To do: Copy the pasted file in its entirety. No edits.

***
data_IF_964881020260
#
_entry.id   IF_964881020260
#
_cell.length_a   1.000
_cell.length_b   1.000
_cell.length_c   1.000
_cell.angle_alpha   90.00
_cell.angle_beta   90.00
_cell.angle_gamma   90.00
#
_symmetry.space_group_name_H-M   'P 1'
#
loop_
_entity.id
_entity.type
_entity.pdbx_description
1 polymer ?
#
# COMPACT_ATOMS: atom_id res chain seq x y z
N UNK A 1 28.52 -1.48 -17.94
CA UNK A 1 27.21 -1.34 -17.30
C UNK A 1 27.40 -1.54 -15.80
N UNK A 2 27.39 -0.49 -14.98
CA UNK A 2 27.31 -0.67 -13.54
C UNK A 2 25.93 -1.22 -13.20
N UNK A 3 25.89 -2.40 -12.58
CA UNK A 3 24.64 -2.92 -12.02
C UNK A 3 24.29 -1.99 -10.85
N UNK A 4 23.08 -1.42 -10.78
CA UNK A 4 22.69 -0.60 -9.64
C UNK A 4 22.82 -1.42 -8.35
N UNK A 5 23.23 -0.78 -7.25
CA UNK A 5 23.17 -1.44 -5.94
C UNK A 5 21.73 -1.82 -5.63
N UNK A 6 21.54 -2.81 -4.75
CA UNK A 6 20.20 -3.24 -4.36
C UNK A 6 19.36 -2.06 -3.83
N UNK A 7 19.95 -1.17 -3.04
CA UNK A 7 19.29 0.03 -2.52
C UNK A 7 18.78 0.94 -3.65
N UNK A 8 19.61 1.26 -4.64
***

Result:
data_IF_964881020260
#
_entry.id   IF_964881020260
#
_cell.length_a   1.000
_cell.length_b   1.000
_cell.length_c   1.000
_cell.angle_alpha   90.00
_cell.angle_beta   90.00
_cell.angle_gamma   90.00
#
_symmetry.space_group_name_H-M   'P 1'
#
loop_
_entity.id
_entity.type
_entity.pdbx_description
1 polymer ?
#
# COMPACT_ATOMS: atom_id res chain seq x y z
N UNK A 1 28.52 -1.48 -17.94
CA UNK A 1 27.21 -1.34 -17.30
C UNK A 1 27.40 -1.54 -15.80
N UNK A 2 27.39 -0.49 -14.98
CA UNK A 2 27.31 -0.67 -13.54
C UNK A 2 25.93 -1.22 -13.20
N UNK A 3 25.89 -2.40 -12.58
CA UNK A 3 24.64 -2.92 -12.02
C UNK A 3 24.29 -1.99 -10.85
N UNK A 4 23.08 -1.42 -10.78
CA UNK A 4 22.69 -0.60 -9.64
C UNK A 4 22.82 -1.42 -8.35
N UNK A 5 23.23 -0.78 -7.25
CA UNK A 5 23.17 -1.44 -5.94
C UNK A 5 21.73 -1.82 -5.63
N UNK A 6 21.54 -2.81 -4.75
CA UNK A 6 20.20 -3.24 -4.36
C UNK A 6 19.36 -2.06 -3.83
N UNK A 7 19.95 -1.17 -3.04
CA UNK A 7 19.29 0.03 -2.52
C UNK A 7 18.78 0.94 -3.65
N UNK A 8 19.61 1.26 -4.64